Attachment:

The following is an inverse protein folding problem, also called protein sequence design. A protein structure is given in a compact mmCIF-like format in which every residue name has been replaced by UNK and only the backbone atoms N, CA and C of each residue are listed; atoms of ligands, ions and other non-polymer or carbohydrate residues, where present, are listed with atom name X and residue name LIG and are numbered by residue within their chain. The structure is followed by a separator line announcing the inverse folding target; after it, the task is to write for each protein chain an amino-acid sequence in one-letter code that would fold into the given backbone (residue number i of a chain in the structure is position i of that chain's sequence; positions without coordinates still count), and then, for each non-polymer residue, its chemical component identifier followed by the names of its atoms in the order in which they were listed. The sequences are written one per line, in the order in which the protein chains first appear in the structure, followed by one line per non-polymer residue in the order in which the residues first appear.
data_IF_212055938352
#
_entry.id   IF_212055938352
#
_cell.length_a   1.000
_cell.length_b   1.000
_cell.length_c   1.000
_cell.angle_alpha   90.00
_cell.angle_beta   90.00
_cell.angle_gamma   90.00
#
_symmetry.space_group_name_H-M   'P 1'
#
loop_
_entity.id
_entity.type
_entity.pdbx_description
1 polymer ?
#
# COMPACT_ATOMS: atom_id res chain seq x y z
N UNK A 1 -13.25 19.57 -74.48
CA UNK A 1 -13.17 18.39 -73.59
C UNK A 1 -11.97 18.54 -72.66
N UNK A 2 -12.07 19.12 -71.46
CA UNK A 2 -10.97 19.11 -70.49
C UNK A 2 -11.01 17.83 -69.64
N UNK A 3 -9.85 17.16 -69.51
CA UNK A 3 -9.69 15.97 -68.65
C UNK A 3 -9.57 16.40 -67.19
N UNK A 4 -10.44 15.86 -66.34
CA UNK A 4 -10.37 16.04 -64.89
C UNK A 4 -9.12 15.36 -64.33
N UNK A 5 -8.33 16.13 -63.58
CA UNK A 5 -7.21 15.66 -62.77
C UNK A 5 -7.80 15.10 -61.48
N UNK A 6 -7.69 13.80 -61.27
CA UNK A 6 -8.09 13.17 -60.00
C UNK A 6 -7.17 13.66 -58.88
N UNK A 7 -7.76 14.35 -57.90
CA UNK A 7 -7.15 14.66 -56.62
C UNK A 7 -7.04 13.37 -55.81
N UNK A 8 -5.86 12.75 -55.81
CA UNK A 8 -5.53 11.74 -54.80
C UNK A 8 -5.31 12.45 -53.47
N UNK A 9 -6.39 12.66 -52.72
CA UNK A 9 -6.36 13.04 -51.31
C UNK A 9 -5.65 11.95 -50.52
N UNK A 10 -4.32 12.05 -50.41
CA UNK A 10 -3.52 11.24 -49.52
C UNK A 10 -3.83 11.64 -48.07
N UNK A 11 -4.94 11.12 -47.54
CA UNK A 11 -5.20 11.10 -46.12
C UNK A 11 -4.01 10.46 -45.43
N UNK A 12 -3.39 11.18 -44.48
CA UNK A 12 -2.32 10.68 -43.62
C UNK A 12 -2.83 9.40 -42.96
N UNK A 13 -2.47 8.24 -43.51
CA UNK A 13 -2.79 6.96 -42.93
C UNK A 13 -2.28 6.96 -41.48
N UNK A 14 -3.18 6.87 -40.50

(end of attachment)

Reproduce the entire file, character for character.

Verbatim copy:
The following is an inverse protein folding problem, also called protein sequence design. A protein structure is given in a compact mmCIF-like format in which every residue name has been replaced by UNK and only the backbone atoms N, CA and C of each residue are listed; atoms of ligands, ions and other non-polymer or carbohydrate residues, where present, are listed with atom name X and residue name LIG and are numbered by residue within their chain. The structure is followed by a separator line announcing the inverse folding target; after it, the task is to write for each protein chain an amino-acid sequence in one-letter code that would fold into the given backbone (residue number i of a chain in the structure is position i of that chain's sequence; positions without coordinates still count), and then, for each non-polymer residue, its chemical component identifier followed by the names of its atoms in the order in which they were listed. The sequences are written one per line, in the order in which the protein chains first appear in the structure, followed by one line per non-polymer residue in the order in which the residues first appear.
data_IF_212055938352
#
_entry.id   IF_212055938352
#
_cell.length_a   1.000
_cell.length_b   1.000
_cell.length_c   1.000
_cell.angle_alpha   90.00
_cell.angle_beta   90.00
_cell.angle_gamma   90.00
#
_symmetry.space_group_name_H-M   'P 1'
#
loop_
_entity.id
_entity.type
_entity.pdbx_description
1 polymer ?
#
# COMPACT_ATOMS: atom_id res chain seq x y z
N UNK A 1 -13.25 19.57 -74.48
CA UNK A 1 -13.17 18.39 -73.59
C UNK A 1 -11.97 18.54 -72.66
N UNK A 2 -12.07 19.12 -71.46
CA UNK A 2 -10.97 19.11 -70.49
C UNK A 2 -11.01 17.83 -69.64
N UNK A 3 -9.85 17.16 -69.51
CA UNK A 3 -9.69 15.97 -68.65
C UNK A 3 -9.57 16.40 -67.19
N UNK A 4 -10.44 15.86 -66.34
CA UNK A 4 -10.37 16.04 -64.89
C UNK A 4 -9.12 15.36 -64.33
N UNK A 5 -8.33 16.13 -63.58
CA UNK A 5 -7.21 15.66 -62.77
C UNK A 5 -7.80 15.10 -61.48
N UNK A 6 -7.69 13.80 -61.27
CA UNK A 6 -8.09 13.17 -60.00
C UNK A 6 -7.17 13.66 -58.88
N UNK A 7 -7.76 14.35 -57.90
CA UNK A 7 -7.15 14.66 -56.62
C UNK A 7 -7.04 13.37 -55.81
N UNK A 8 -5.86 12.75 -55.81
CA UNK A 8 -5.53 11.74 -54.80
C UNK A 8 -5.31 12.45 -53.47
N UNK A 9 -6.39 12.66 -52.72
CA UNK A 9 -6.36 13.04 -51.31
C UNK A 9 -5.65 11.95 -50.52
N UNK A 10 -4.32 12.05 -50.41
CA UNK A 10 -3.52 11.24 -49.52
C UNK A 10 -3.83 11.64 -48.07
N UNK A 11 -4.94 11.12 -47.54
CA UNK A 11 -5.20 11.10 -46.12
C UNK A 11 -4.01 10.46 -45.43
N UNK A 12 -3.39 11.18 -44.48
CA UNK A 12 -2.32 10.68 -43.62
C UNK A 12 -2.83 9.40 -42.96
N UNK A 13 -2.47 8.24 -43.51
CA UNK A 13 -2.79 6.96 -42.93
C UNK A 13 -2.28 6.96 -41.48
N UNK A 14 -3.18 6.87 -40.50